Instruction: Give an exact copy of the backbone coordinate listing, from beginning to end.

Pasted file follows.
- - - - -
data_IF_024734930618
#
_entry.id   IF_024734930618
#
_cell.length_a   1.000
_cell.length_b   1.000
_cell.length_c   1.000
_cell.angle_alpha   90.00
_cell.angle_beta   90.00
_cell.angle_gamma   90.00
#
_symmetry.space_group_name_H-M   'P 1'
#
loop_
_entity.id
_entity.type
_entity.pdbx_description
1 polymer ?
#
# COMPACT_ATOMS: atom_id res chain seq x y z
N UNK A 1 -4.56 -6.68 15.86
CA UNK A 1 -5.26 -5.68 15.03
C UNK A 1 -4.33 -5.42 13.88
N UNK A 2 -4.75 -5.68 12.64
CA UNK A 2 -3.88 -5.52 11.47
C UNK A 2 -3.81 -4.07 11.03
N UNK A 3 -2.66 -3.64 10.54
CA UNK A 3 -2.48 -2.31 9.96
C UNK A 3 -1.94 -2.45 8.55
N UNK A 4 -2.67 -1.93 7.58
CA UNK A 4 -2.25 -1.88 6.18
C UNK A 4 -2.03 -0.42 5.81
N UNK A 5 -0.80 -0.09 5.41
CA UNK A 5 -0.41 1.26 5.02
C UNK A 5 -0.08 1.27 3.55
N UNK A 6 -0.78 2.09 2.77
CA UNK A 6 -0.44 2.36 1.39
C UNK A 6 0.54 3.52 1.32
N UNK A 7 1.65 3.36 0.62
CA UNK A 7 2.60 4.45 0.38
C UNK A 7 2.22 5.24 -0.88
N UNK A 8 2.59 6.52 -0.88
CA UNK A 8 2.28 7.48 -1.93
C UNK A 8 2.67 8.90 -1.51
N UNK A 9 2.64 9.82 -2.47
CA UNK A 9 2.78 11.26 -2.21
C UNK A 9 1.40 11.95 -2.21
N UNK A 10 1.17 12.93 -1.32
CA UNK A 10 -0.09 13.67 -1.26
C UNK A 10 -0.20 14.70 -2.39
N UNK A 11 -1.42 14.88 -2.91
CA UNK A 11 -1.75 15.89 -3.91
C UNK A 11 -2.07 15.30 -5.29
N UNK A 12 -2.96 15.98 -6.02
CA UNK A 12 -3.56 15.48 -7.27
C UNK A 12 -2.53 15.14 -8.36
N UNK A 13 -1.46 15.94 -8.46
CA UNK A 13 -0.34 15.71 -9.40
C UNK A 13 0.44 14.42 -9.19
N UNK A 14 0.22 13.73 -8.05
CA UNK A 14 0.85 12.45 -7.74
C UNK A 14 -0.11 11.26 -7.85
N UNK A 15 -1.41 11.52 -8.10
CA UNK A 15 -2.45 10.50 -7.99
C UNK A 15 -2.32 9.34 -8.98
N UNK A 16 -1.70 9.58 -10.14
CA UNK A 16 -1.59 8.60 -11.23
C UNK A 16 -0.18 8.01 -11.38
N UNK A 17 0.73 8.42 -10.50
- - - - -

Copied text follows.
data_IF_024734930618
#
_entry.id   IF_024734930618
#
_cell.length_a   1.000
_cell.length_b   1.000
_cell.length_c   1.000
_cell.angle_alpha   90.00
_cell.angle_beta   90.00
_cell.angle_gamma   90.00
#
_symmetry.space_group_name_H-M   'P 1'
#
loop_
_entity.id
_entity.type
_entity.pdbx_description
1 polymer ?
#
# COMPACT_ATOMS: atom_id res chain seq x y z
N UNK A 1 -4.56 -6.68 15.86
CA UNK A 1 -5.26 -5.68 15.03
C UNK A 1 -4.33 -5.42 13.88
N UNK A 2 -4.75 -5.68 12.64
CA UNK A 2 -3.88 -5.52 11.47
C UNK A 2 -3.81 -4.07 11.03
N UNK A 3 -2.66 -3.64 10.54
CA UNK A 3 -2.48 -2.31 9.96
C UNK A 3 -1.94 -2.45 8.55
N UNK A 4 -2.67 -1.93 7.58
CA UNK A 4 -2.25 -1.88 6.18
C UNK A 4 -2.03 -0.42 5.81
N UNK A 5 -0.80 -0.09 5.41
CA UNK A 5 -0.41 1.26 5.02
C UNK A 5 -0.08 1.27 3.55
N UNK A 6 -0.78 2.09 2.77
CA UNK A 6 -0.44 2.36 1.39
C UNK A 6 0.54 3.52 1.32
N UNK A 7 1.65 3.36 0.62
CA UNK A 7 2.60 4.45 0.38
C UNK A 7 2.22 5.24 -0.88
N UNK A 8 2.59 6.52 -0.88
CA UNK A 8 2.28 7.48 -1.93
C UNK A 8 2.67 8.90 -1.51
N UNK A 9 2.64 9.82 -2.47
CA UNK A 9 2.78 11.26 -2.21
C UNK A 9 1.40 11.95 -2.21
N UNK A 10 1.17 12.93 -1.32
CA UNK A 10 -0.09 13.67 -1.26
C UNK A 10 -0.20 14.70 -2.39
N UNK A 11 -1.42 14.88 -2.91
CA UNK A 11 -1.75 15.89 -3.91
C UNK A 11 -2.07 15.30 -5.29
N UNK A 12 -2.96 15.98 -6.02
CA UNK A 12 -3.56 15.48 -7.27
C UNK A 12 -2.53 15.14 -8.36
N UNK A 13 -1.46 15.94 -8.46
CA UNK A 13 -0.34 15.71 -9.40
C UNK A 13 0.44 14.42 -9.19
N UNK A 14 0.22 13.73 -8.05
CA UNK A 14 0.85 12.45 -7.74
C UNK A 14 -0.11 11.26 -7.85
N UNK A 15 -1.41 11.52 -8.10
CA UNK A 15 -2.45 10.50 -7.99
C UNK A 15 -2.32 9.34 -8.98
N UNK A 16 -1.70 9.58 -10.14
CA UNK A 16 -1.59 8.60 -11.23
C UNK A 16 -0.18 8.01 -11.38
N UNK A 17 0.73 8.42 -10.50